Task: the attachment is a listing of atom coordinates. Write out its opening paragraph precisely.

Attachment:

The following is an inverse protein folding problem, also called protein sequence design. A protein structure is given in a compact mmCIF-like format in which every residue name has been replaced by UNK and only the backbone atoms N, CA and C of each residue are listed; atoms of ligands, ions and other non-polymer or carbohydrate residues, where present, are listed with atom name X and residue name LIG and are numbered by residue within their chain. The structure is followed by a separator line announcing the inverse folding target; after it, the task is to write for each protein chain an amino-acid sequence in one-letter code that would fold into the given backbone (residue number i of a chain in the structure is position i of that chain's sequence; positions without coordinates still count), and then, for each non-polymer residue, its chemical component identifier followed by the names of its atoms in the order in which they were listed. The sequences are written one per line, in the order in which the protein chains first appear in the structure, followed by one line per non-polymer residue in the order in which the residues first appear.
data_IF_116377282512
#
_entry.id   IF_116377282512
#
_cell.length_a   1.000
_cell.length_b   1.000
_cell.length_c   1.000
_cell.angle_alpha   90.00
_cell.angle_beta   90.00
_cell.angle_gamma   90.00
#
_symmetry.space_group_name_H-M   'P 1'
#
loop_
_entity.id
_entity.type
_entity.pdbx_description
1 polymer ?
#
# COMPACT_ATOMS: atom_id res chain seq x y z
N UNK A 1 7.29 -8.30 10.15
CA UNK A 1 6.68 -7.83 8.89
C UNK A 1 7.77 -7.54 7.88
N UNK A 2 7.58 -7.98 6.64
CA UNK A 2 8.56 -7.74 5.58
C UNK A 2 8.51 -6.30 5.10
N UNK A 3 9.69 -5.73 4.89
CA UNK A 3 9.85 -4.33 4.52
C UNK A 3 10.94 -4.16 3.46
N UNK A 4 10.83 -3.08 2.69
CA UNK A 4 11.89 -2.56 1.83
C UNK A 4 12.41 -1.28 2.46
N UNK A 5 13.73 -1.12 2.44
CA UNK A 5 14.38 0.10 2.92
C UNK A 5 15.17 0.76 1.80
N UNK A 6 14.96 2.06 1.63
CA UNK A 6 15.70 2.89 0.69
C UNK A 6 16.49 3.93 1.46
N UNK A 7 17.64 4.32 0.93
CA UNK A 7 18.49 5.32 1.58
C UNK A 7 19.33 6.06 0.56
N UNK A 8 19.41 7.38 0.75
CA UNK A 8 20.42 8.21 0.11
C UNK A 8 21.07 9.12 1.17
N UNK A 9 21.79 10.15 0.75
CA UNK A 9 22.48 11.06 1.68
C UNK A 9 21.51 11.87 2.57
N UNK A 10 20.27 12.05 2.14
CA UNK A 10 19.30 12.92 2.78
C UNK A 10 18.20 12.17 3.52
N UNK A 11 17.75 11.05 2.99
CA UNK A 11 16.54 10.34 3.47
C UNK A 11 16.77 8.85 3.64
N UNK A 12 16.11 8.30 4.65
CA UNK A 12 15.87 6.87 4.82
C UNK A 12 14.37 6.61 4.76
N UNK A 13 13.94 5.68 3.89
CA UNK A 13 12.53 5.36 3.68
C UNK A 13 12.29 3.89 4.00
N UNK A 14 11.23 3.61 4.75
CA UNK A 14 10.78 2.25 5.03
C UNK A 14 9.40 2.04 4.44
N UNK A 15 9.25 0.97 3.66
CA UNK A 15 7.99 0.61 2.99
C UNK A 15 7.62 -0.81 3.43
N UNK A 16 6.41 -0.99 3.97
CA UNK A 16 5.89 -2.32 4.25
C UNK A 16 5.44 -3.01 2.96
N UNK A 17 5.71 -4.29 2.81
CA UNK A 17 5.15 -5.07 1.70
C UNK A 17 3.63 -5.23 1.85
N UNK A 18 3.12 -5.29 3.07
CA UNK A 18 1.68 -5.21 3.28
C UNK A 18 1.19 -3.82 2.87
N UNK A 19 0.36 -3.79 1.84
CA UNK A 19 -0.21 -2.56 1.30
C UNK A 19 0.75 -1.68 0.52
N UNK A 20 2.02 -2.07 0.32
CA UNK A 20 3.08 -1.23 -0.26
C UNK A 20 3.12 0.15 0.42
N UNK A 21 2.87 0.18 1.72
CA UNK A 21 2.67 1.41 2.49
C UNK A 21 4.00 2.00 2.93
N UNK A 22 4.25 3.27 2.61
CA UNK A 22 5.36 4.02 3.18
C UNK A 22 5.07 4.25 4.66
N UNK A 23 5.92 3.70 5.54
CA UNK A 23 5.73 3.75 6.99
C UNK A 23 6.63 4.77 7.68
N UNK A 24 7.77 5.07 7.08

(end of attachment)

The following is an inverse protein folding problem, also called protein sequence design. A protein structure is given in a compact mmCIF-like format in which every residue name has been replaced by UNK and only the backbone atoms N, CA and C of each residue are listed; atoms of ligands, ions and other non-polymer or carbohydrate residues, where present, are listed with atom name X and residue name LIG and are numbered by residue within their chain. The structure is followed by a separator line announcing the inverse folding target; after it, the task is to write for each protein chain an amino-acid sequence in one-letter code that would fold into the given backbone (residue number i of a chain in the structure is position i of that chain's sequence; positions without coordinates still count), and then, for each non-polymer residue, its chemical component identifier followed by the names of its atoms in the order in which they were listed. The sequences are written one per line, in the order in which the protein chains first appear in the structure, followed by one line per non-polymer residue in the order in which the residues first appear.